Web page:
2. Call me new-fangled, but I think there are a lot of advantages to using Web-based software to organize your goals. Something as simple as Ta-da List can be a powerful tool and you can always print a page to carry around with you.

  3. I agree about the smaller steps. I think it’s important to have 2-3 month goals, and then have those broken down to daily and weekly goals. You also have to have the habit of reviewing your goals and accomplishments as you achieve each one. For me personally, that’s the only way to keep my focus in the right direction.

  4. Hey Nate – great post.
    @ Patrick – I’m not sure about all those online to-do list software thingys. I think that they are way over-hyped when in reality, paper does as good a job and is more versatile, customisable, easier and accessible.

    I find that breaking goals up like most can be a good way to work things, as having long and unreachable aims will get moral down and its more likely you won’t achieve what you’re after.

  5. I think Post-Its make the world go round.

    At the end of the day, my desktop around my keyboard is just littered with different post-its. Some have been crossed out and others are too vague and I forget what the info is supposed to be for. I think I need to centralize my note taking onto one central bit of paper. 🙂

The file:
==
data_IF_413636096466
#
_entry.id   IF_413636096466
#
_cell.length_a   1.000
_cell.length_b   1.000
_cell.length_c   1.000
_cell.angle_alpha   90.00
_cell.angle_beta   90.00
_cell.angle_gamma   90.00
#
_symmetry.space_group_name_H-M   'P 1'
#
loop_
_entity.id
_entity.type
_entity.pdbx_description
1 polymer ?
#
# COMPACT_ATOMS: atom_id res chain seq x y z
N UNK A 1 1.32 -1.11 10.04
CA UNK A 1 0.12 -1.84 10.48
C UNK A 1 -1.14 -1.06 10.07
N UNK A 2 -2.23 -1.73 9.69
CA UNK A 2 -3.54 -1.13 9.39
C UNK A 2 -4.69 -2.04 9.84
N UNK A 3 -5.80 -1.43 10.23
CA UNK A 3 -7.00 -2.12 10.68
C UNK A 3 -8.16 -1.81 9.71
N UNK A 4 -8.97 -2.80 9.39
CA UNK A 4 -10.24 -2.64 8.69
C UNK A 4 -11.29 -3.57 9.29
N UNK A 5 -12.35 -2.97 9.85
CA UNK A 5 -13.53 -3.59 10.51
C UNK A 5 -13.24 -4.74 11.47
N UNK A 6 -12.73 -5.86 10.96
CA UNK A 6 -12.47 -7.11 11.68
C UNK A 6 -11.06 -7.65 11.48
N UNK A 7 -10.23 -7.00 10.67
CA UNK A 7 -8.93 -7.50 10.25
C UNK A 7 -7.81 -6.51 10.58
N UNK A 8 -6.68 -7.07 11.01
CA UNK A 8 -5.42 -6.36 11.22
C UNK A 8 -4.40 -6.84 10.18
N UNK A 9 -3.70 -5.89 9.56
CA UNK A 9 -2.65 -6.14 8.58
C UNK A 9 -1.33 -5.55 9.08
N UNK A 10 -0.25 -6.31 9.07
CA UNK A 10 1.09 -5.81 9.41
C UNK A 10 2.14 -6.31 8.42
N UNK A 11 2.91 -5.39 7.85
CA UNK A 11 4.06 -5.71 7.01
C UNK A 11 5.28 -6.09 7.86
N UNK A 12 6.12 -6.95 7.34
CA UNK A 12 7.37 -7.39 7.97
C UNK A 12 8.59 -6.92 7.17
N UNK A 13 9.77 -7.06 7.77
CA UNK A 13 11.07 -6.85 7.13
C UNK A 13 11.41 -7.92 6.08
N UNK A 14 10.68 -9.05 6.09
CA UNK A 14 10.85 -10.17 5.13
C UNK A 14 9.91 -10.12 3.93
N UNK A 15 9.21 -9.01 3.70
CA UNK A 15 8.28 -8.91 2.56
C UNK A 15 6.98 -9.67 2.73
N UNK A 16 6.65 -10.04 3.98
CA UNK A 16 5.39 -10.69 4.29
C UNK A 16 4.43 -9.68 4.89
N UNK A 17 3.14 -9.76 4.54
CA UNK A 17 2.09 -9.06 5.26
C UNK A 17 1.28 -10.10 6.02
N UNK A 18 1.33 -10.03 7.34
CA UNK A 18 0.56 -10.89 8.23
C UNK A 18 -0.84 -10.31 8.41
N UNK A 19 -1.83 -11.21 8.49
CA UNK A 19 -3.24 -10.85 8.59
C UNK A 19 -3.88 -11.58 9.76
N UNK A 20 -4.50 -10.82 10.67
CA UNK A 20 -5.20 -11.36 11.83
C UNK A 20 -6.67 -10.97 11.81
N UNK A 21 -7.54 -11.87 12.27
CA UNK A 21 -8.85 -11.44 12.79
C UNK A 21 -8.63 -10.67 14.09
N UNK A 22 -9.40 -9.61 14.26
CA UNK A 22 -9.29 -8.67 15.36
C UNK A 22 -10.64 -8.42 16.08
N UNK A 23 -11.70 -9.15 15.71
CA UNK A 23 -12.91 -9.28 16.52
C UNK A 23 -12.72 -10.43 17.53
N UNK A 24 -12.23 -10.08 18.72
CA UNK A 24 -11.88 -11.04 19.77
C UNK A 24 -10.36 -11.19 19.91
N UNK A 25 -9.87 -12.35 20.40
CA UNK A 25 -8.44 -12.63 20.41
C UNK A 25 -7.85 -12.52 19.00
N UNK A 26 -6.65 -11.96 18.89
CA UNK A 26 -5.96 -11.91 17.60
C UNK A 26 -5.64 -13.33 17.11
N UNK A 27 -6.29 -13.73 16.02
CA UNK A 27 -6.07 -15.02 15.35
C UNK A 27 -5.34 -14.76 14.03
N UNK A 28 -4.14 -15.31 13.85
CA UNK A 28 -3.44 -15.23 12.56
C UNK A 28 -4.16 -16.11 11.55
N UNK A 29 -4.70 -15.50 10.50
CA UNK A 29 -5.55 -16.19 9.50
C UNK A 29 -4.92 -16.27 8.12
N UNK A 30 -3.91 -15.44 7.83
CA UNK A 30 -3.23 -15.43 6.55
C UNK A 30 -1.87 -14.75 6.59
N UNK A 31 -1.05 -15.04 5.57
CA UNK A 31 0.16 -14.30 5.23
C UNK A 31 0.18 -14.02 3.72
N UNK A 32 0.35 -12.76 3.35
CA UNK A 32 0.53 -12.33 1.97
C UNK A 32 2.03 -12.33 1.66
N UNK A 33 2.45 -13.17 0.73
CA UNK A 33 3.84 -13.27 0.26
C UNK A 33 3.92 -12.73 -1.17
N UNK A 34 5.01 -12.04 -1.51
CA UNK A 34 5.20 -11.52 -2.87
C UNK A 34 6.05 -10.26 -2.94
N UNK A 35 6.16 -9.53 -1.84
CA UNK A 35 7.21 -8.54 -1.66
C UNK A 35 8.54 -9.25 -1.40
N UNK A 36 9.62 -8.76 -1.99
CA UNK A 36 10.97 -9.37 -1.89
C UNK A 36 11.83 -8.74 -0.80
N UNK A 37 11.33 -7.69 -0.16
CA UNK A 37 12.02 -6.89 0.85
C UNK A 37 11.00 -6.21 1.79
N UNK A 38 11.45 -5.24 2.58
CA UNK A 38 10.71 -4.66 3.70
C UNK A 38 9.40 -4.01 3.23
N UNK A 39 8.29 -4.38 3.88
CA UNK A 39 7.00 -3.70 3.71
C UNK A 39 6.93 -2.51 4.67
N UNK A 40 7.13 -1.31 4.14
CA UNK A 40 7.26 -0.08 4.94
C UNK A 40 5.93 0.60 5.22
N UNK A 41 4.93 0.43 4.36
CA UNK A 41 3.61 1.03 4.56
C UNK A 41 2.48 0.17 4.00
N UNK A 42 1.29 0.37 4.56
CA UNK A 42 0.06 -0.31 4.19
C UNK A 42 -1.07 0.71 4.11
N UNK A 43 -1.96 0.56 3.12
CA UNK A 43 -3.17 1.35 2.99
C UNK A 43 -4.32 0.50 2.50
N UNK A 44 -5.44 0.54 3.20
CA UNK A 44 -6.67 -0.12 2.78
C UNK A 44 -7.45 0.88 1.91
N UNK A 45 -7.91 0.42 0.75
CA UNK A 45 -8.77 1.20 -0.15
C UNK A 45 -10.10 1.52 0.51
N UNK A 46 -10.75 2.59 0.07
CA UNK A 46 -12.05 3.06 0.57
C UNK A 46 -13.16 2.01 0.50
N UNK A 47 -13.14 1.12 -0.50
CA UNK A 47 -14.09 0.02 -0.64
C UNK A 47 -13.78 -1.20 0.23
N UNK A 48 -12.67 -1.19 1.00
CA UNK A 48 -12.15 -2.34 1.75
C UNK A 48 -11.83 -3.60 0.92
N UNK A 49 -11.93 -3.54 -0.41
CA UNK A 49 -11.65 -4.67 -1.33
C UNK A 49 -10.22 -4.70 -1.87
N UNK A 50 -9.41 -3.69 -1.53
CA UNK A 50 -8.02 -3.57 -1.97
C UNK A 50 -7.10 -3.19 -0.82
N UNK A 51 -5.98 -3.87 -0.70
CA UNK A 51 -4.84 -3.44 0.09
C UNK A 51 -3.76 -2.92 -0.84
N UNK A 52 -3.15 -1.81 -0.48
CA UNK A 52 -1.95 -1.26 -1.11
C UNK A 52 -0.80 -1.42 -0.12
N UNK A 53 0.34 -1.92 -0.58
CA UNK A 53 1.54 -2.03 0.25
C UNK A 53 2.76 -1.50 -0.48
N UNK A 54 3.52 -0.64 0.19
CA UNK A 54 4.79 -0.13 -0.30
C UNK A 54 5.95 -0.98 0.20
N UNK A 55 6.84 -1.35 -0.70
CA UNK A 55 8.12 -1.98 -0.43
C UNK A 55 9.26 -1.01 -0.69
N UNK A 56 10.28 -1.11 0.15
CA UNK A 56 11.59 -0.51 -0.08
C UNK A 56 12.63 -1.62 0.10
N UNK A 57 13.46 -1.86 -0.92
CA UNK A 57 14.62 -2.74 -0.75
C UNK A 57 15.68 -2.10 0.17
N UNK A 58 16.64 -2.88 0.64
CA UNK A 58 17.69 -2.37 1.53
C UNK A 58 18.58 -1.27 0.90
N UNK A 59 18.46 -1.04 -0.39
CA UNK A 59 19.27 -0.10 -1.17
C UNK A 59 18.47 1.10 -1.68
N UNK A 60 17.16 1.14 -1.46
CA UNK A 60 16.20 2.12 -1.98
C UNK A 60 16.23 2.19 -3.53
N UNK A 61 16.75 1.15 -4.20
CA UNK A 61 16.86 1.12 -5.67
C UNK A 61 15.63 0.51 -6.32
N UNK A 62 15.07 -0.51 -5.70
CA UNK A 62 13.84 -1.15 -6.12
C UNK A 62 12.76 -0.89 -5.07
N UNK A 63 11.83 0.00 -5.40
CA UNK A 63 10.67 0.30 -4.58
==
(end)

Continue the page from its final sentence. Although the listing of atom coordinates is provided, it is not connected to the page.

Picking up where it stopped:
6. I have a free post-its notes for my windows xp desktop. There’s a few types going around. I love them. But now I have TOO MANY! Every couple days I go through and delete some and add some together to form my current todo list. Funstuff. I used to use post its papers – but they are all over the place – they don’t stick hard enough to my forehead or the back of my hand. I need post its with a rubber band bracelet around my wrist. I’d wear it – no lie! Nice blog – reading it a lot now. Vern

  7. Great post. Many of the most effective people I know swear by paper lists. They’re always on and harder to forget or put out of your mind than electronically stored lists.

  8. Holy Cow. You shoulds see my purse. It is an overflowing of little notes I have written myself and carry around to motivate me to accomplish tasks. Every now and then I just develop a sort of blindness to them and toss them all in the trash.

    I need to find a different method.

  9. Just like to share my goal setting here. I’m using Microsoft office to set my goal as my master list. This is the list I will go to read everyday! Then, I will go through my next action list. I’m get this practice from the book “getting things done” by Allen, pretty pragmatic book, highly recommend for goal oriented people like you:)

  10. Its very true that breaking up your goal into smaller steps really helps in the long run. Little pieces of paper can become annoying though, since I spend so much time on the computer anyway, I would much rather design a program that pops up my reminders every couple of hours or so until I’ve accomplished all my goals.

    Simon